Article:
Hail Mary

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Components of the Prayer

The Angelic Salutation

"Hail Mary, full of grace, the Lord is with you" (Lk 1:28).

χαῖρε, κεχαριτωμένη, ὁ κύριος μετὰ σοῦ.[1]

Using the verse from Luke's gospel as a form of devotion began in the middle of the twelfth century.[2]

Zephaniah 3:14,17.
Shout for joy, daughter Zion!
sing joyfully, Israel!
Be glad and exult with all your heart,
daughter Jerusalem!
The LORD, your God, is in your midst,
a mighty savior,
Who will rejoice over you with gladness,
and renew you in his love,
Who will sing joyfully because of you.

Elizabeth's Greeting

"Blessed are you among women, and blessed is the fruit of your womb" (Lk 1:42).

The Name of the Lord

I haven't found an indication of when the Holy Name of Jesus was added to the Angelic Salutation.

Pray for us sinners

  • "The fervent prayer of a righteous man is very powerful" (James 5:16).
  • Jesus rewarded the faith of those who lowered the paralytic through the roof (Mk 2:5): "When Jesus saw their faith, he said to the paralytic, 'Child, your sins are forgiven.'"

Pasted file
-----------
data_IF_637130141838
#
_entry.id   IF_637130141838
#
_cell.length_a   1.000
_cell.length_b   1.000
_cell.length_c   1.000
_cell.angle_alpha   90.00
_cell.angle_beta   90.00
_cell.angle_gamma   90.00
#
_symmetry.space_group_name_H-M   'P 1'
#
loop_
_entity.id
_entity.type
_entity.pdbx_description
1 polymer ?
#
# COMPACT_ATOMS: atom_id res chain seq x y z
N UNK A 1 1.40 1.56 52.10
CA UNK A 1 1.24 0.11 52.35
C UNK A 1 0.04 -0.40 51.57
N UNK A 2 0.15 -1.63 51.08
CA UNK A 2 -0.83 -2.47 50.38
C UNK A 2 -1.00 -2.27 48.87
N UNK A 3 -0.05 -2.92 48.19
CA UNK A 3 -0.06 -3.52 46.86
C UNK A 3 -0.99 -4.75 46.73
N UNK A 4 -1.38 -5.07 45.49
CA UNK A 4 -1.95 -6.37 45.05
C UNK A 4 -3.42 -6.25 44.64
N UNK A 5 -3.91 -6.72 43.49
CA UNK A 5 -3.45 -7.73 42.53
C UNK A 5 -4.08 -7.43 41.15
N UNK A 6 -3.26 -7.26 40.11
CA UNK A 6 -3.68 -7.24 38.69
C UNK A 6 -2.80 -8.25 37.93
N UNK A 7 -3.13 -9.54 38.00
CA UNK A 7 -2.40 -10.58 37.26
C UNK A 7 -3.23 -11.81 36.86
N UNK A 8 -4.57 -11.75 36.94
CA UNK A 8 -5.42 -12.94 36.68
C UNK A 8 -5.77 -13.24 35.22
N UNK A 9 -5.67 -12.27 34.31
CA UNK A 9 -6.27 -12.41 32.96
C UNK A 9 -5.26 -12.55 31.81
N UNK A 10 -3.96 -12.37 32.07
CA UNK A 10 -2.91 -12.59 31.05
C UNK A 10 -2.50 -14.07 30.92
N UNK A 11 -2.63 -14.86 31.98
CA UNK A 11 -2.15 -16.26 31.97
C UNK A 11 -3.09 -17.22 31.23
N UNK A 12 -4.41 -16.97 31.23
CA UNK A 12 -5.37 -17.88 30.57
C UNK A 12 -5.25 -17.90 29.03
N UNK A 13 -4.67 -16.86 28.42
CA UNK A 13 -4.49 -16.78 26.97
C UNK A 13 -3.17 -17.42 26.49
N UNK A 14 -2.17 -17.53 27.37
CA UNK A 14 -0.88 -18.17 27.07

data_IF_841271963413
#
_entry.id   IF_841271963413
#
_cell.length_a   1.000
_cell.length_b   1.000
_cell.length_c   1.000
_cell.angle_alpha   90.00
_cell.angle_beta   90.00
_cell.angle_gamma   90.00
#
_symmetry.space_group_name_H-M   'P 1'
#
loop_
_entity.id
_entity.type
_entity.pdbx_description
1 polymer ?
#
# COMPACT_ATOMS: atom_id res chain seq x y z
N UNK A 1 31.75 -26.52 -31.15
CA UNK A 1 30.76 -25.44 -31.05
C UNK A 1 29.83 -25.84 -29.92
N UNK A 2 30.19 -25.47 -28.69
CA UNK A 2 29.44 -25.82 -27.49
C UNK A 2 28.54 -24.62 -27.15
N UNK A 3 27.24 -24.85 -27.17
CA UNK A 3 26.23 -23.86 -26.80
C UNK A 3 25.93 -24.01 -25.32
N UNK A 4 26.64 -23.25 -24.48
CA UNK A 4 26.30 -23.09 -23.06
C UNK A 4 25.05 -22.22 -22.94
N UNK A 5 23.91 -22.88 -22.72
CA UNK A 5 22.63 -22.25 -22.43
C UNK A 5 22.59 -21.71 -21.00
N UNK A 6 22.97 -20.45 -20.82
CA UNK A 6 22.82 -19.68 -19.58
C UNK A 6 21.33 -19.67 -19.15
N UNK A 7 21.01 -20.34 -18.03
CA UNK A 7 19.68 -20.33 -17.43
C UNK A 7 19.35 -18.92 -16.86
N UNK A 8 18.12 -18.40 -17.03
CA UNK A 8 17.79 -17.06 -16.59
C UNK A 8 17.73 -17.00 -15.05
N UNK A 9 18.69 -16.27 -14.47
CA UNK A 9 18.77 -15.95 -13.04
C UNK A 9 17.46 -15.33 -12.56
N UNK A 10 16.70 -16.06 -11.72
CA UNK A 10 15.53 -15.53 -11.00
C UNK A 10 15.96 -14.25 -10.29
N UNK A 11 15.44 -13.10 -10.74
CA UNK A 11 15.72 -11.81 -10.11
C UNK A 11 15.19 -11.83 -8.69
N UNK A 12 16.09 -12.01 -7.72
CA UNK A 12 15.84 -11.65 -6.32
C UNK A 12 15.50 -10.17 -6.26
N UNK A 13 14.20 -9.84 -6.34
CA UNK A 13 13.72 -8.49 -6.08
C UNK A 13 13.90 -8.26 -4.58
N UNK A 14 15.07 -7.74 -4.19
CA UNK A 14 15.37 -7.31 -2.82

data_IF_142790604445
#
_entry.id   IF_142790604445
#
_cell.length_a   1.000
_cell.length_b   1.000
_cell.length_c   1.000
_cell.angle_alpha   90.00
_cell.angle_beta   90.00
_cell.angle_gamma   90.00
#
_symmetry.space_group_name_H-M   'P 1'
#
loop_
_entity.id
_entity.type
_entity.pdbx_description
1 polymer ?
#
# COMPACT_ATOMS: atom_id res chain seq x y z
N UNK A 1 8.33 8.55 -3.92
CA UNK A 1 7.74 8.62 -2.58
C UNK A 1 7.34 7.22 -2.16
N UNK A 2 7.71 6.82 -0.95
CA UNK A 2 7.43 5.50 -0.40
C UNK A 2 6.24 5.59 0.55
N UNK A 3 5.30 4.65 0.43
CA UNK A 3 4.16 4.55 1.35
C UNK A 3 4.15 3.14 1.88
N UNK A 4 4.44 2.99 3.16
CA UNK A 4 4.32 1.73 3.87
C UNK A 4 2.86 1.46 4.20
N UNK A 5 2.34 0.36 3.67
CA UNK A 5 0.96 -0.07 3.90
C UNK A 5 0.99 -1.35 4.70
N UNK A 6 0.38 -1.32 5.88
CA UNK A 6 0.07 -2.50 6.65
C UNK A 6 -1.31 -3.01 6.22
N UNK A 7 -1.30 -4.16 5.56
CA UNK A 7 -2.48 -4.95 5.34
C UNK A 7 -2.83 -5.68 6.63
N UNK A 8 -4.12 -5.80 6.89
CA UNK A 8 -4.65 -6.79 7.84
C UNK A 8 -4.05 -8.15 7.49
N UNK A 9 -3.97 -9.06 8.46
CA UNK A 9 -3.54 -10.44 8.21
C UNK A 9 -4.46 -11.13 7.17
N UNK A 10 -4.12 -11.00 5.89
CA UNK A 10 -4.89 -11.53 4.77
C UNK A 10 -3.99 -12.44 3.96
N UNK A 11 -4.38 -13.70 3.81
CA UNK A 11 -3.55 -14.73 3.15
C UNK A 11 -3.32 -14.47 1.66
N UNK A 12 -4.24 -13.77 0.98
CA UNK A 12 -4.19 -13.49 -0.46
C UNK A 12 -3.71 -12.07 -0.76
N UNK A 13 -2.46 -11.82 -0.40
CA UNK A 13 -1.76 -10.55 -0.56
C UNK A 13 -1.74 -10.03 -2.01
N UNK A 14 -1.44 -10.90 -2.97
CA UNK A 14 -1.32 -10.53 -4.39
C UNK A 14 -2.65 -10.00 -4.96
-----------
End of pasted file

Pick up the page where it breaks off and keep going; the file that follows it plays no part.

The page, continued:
• God forgives sins in answer to our prayers (1 Jn 5:14-17):

14 And we have this confidence in him, that if we ask anything according to his will, he hears us.

15 And if we know that he hears us in regard to whatever we ask, we know that what we have asked him for is ours.

16 If anyone sees his brother sinning, if the sin is not deadly, he should pray to God and he will give him life. This is only for those whose sin is not deadly. There is such a thing as deadly sin, about which I do not say that you should pray.

17 All wrongdoing is sin, but there is sin that is not deadly.

"St. Peter Canisius published an applied Mariology for preachers, in which Mary is described in tender and warm words. He actively promoted the Sodalities of our Lady and the Rosary associations. He is credited with adding to the Hail Mary the sentence, 'Holy Mary, Mother of God, pray for us sinners.' This sentence appeared for he first time in his catechism of 1555. It was eleven years later included in the Catechism of the Council of Trent of 1566."[3]

References